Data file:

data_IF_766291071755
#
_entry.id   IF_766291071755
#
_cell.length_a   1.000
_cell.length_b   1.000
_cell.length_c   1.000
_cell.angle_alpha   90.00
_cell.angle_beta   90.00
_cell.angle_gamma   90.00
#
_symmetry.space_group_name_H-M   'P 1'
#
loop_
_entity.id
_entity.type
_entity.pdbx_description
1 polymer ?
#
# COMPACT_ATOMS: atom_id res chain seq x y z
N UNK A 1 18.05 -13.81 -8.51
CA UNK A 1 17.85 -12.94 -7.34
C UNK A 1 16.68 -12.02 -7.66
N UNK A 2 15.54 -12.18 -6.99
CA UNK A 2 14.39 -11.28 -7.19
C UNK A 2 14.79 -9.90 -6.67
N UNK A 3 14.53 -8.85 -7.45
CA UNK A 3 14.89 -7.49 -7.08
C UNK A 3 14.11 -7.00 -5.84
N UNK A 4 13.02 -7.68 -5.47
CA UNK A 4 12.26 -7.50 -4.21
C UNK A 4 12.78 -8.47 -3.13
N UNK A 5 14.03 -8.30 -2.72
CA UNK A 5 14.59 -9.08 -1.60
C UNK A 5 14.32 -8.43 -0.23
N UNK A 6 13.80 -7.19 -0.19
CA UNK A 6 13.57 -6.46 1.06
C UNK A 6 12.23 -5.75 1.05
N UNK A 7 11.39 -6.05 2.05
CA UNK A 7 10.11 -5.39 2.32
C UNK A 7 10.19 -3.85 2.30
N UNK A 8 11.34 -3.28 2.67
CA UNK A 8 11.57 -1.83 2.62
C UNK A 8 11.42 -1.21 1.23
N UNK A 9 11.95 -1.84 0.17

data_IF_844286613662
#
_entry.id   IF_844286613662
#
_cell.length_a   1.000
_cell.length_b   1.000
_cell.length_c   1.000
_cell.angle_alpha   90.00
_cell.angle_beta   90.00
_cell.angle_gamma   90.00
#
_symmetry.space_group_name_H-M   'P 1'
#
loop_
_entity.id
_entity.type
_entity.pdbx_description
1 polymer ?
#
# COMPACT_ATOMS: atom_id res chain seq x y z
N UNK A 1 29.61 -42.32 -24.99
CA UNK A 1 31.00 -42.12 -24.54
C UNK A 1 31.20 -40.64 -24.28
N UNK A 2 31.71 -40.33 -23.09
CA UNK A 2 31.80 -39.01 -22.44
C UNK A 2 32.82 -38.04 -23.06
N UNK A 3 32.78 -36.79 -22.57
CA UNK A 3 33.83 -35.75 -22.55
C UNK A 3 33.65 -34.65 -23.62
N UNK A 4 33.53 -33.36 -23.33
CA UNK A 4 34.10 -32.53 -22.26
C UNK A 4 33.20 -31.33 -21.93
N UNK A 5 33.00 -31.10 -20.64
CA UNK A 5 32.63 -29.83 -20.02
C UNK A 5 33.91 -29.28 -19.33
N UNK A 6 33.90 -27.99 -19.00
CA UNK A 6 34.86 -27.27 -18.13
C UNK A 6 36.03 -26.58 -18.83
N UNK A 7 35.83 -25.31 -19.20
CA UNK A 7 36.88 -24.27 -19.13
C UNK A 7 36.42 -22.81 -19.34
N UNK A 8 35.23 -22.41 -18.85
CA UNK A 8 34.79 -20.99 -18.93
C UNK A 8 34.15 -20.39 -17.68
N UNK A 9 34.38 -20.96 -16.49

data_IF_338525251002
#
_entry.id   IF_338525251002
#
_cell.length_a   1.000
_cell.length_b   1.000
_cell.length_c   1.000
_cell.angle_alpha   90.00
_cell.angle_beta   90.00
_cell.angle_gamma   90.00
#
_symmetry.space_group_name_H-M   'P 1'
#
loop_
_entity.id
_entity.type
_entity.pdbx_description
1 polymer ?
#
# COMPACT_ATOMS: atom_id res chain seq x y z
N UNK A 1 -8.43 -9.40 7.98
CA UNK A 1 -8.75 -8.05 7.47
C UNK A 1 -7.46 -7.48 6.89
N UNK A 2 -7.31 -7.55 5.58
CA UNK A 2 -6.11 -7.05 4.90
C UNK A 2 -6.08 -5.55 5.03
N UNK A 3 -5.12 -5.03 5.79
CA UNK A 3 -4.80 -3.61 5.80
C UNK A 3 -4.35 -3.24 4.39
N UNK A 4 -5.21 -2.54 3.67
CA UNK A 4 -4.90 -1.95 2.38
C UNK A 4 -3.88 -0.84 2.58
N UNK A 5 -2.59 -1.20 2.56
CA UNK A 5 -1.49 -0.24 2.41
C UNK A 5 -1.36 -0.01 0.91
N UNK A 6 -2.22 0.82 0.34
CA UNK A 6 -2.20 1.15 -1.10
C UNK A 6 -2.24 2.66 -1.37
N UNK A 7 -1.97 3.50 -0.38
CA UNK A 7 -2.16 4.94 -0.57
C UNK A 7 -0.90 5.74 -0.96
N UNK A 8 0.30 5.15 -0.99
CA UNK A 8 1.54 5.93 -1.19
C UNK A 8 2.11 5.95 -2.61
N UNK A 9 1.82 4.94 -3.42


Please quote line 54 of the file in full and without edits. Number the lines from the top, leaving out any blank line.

_cell.angle_beta   90.00